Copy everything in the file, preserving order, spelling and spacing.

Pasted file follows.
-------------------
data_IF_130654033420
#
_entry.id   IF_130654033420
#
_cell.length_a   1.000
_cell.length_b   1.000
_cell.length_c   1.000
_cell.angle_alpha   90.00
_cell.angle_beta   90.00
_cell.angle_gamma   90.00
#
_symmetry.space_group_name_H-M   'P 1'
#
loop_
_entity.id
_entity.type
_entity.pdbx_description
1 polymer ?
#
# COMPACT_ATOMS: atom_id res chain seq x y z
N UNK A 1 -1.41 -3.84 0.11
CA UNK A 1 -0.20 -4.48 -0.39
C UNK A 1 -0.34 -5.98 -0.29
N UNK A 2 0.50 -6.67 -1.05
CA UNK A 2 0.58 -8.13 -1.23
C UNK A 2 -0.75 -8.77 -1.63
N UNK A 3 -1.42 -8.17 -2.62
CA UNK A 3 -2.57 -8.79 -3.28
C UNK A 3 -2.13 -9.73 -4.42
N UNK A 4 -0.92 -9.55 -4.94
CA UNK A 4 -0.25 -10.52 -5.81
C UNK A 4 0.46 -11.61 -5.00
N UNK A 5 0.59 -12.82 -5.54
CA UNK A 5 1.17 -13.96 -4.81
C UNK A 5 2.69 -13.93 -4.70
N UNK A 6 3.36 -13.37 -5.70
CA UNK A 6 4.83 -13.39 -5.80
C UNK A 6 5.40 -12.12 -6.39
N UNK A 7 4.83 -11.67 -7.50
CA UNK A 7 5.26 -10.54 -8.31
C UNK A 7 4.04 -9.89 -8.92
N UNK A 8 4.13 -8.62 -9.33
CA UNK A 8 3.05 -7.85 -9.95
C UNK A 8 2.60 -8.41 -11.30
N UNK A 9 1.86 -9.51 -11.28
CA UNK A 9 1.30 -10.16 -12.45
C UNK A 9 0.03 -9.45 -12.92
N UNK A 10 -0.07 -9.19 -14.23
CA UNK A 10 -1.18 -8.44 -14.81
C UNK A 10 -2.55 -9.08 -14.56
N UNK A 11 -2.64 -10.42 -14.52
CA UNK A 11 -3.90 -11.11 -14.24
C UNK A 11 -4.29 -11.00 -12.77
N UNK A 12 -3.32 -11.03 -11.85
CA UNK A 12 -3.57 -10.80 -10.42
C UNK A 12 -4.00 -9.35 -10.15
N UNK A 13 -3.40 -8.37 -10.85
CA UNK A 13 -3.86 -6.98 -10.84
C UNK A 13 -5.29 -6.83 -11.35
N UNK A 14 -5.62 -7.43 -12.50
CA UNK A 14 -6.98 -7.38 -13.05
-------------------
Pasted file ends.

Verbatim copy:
data_IF_130654033420
#
_entry.id   IF_130654033420
#
_cell.length_a   1.000
_cell.length_b   1.000
_cell.length_c   1.000
_cell.angle_alpha   90.00
_cell.angle_beta   90.00
_cell.angle_gamma   90.00
#
_symmetry.space_group_name_H-M   'P 1'
#
loop_
_entity.id
_entity.type
_entity.pdbx_description
1 polymer ?
#
# COMPACT_ATOMS: atom_id res chain seq x y z
N UNK A 1 -1.41 -3.84 0.11
CA UNK A 1 -0.20 -4.48 -0.39
C UNK A 1 -0.34 -5.98 -0.29
N UNK A 2 0.50 -6.67 -1.05
CA UNK A 2 0.58 -8.13 -1.23
C UNK A 2 -0.75 -8.77 -1.63
N UNK A 3 -1.42 -8.17 -2.62
CA UNK A 3 -2.57 -8.79 -3.28
C UNK A 3 -2.13 -9.73 -4.42
N UNK A 4 -0.92 -9.55 -4.94
CA UNK A 4 -0.25 -10.52 -5.81
C UNK A 4 0.46 -11.61 -5.00
N UNK A 5 0.59 -12.82 -5.54
CA UNK A 5 1.17 -13.96 -4.81
C UNK A 5 2.69 -13.93 -4.70
N UNK A 6 3.36 -13.37 -5.70
CA UNK A 6 4.83 -13.39 -5.80
C UNK A 6 5.40 -12.12 -6.39
N UNK A 7 4.83 -11.67 -7.50
CA UNK A 7 5.26 -10.54 -8.31
C UNK A 7 4.04 -9.89 -8.92
N UNK A 8 4.13 -8.62 -9.33
CA UNK A 8 3.05 -7.85 -9.95
C UNK A 8 2.60 -8.41 -11.30
N UNK A 9 1.86 -9.51 -11.28
CA UNK A 9 1.30 -10.16 -12.45
C UNK A 9 0.03 -9.45 -12.92
N UNK A 10 -0.07 -9.19 -14.23
CA UNK A 10 -1.18 -8.44 -14.81
C UNK A 10 -2.55 -9.08 -14.56
N UNK A 11 -2.64 -10.42 -14.52
CA UNK A 11 -3.90 -11.11 -14.24
C UNK A 11 -4.29 -11.00 -12.77
N UNK A 12 -3.32 -11.03 -11.85
CA UNK A 12 -3.57 -10.80 -10.42
C UNK A 12 -4.00 -9.35 -10.15
N UNK A 13 -3.40 -8.37 -10.85
CA UNK A 13 -3.86 -6.98 -10.84
C UNK A 13 -5.29 -6.83 -11.35
N UNK A 14 -5.62 -7.43 -12.50
CA UNK A 14 -6.98 -7.38 -13.05